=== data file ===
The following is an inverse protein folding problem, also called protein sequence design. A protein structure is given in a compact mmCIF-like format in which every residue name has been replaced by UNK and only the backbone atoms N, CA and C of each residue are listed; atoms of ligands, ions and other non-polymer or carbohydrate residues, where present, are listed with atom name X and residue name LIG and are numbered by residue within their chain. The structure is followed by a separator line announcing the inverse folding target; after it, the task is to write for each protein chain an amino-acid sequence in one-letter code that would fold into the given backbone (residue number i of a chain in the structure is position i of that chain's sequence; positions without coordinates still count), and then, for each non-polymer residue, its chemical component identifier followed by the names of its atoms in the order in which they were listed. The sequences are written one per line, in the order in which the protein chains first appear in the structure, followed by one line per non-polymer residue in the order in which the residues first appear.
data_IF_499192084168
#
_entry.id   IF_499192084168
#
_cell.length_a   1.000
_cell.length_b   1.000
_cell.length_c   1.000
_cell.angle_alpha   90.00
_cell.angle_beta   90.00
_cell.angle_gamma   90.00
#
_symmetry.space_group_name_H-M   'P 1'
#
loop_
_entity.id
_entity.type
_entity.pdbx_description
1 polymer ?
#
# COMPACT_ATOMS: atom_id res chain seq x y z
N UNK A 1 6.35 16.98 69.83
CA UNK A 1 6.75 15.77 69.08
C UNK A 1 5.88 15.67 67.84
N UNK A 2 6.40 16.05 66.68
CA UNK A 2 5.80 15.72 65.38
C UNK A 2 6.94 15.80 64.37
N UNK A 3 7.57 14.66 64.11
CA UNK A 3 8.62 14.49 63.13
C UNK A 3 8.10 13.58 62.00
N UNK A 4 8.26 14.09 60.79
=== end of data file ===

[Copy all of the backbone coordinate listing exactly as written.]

The following is an inverse protein folding problem, also called protein sequence design. A protein structure is given in a compact mmCIF-like format in which every residue name has been replaced by UNK and only the backbone atoms N, CA and C of each residue are listed; atoms of ligands, ions and other non-polymer or carbohydrate residues, where present, are listed with atom name X and residue name LIG and are numbered by residue within their chain. The structure is followed by a separator line announcing the inverse folding target; after it, the task is to write for each protein chain an amino-acid sequence in one-letter code that would fold into the given backbone (residue number i of a chain in the structure is position i of that chain's sequence; positions without coordinates still count), and then, for each non-polymer residue, its chemical component identifier followed by the names of its atoms in the order in which they were listed. The sequences are written one per line, in the order in which the protein chains first appear in the structure, followed by one line per non-polymer residue in the order in which the residues first appear.
data_IF_499192084168
#
_entry.id   IF_499192084168
#
_cell.length_a   1.000
_cell.length_b   1.000
_cell.length_c   1.000
_cell.angle_alpha   90.00
_cell.angle_beta   90.00
_cell.angle_gamma   90.00
#
_symmetry.space_group_name_H-M   'P 1'
#
loop_
_entity.id
_entity.type
_entity.pdbx_description
1 polymer ?
#
# COMPACT_ATOMS: atom_id res chain seq x y z
N UNK A 1 6.35 16.98 69.83
CA UNK A 1 6.75 15.77 69.08
C UNK A 1 5.88 15.67 67.84
N UNK A 2 6.40 16.05 66.68
CA UNK A 2 5.80 15.72 65.38
C UNK A 2 6.94 15.80 64.37
N UNK A 3 7.57 14.66 64.11
CA UNK A 3 8.62 14.49 63.13
C UNK A 3 8.10 13.58 62.00
N UNK A 4 8.26 14.09 60.79